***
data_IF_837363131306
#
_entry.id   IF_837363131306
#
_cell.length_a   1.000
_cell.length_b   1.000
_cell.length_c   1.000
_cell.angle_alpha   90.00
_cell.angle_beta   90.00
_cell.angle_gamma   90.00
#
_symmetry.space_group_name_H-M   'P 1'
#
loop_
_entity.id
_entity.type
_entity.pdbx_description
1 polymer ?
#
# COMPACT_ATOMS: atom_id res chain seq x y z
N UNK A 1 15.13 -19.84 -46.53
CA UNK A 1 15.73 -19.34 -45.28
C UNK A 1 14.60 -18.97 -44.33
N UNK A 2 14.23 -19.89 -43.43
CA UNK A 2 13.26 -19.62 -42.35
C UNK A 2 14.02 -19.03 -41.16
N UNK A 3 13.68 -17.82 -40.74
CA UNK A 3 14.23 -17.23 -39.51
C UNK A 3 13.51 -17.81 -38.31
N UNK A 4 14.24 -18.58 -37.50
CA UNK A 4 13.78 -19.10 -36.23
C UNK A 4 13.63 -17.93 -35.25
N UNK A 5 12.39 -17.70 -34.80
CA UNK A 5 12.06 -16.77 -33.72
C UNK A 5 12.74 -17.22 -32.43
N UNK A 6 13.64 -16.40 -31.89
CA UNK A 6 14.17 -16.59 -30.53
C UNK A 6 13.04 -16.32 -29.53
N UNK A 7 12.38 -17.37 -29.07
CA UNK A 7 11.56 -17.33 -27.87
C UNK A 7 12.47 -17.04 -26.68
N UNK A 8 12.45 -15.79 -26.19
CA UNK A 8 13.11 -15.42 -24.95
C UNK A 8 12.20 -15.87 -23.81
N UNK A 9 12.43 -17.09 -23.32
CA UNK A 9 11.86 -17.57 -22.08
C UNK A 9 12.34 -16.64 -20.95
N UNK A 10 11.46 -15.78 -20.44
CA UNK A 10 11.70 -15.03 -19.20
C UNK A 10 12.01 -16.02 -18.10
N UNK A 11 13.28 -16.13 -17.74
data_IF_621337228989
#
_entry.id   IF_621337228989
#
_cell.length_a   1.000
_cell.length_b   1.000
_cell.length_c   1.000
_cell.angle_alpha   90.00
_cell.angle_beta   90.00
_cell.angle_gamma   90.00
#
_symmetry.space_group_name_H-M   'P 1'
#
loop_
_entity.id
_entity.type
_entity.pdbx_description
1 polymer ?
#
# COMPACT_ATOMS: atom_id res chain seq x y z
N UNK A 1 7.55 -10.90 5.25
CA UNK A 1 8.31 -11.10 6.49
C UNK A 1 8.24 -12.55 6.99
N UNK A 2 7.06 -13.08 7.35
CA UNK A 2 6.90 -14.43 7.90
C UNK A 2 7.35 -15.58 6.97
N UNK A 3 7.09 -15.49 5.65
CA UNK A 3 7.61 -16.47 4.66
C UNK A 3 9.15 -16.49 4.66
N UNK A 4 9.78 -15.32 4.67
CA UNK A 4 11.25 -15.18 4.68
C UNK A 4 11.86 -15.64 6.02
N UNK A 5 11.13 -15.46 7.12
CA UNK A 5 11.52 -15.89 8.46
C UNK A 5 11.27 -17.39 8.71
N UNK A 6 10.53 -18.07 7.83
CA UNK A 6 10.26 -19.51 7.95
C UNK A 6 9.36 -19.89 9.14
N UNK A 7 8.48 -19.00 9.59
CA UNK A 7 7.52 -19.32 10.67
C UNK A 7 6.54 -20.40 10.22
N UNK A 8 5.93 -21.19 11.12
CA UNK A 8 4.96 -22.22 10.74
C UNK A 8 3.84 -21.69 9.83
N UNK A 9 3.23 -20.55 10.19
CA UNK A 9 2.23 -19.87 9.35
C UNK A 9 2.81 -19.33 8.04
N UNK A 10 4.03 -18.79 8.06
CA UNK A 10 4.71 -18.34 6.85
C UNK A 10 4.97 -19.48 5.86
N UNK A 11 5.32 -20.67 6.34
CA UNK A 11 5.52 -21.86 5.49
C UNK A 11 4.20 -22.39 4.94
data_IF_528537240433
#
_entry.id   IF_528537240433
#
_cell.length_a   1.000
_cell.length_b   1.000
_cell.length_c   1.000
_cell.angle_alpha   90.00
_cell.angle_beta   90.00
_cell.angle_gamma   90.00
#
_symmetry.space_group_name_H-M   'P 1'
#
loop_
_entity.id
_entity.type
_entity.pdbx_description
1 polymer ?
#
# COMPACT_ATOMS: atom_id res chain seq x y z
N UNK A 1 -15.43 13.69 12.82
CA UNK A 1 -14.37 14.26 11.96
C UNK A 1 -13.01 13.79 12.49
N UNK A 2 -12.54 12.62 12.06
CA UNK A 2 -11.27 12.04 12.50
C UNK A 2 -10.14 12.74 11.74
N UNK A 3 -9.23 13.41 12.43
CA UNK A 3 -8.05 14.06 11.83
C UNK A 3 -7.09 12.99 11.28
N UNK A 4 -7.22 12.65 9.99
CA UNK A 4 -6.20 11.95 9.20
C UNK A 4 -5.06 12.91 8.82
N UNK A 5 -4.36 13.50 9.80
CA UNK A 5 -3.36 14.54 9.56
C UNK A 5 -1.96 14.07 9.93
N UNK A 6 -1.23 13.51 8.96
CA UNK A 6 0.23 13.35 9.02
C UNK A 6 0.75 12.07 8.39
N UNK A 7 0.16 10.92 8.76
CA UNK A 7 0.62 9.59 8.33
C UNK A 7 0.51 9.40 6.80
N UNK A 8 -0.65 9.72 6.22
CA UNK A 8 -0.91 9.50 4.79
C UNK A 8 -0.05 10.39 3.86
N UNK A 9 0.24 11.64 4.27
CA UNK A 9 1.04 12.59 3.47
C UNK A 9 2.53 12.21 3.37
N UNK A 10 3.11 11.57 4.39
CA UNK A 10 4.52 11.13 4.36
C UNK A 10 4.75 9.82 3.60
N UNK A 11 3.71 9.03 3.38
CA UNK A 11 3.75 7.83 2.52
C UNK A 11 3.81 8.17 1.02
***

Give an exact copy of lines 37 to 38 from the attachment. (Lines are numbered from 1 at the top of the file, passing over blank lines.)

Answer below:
CA UNK A 6 14.17 -16.59 -30.53
C UNK A 6 13.04 -16.32 -29.53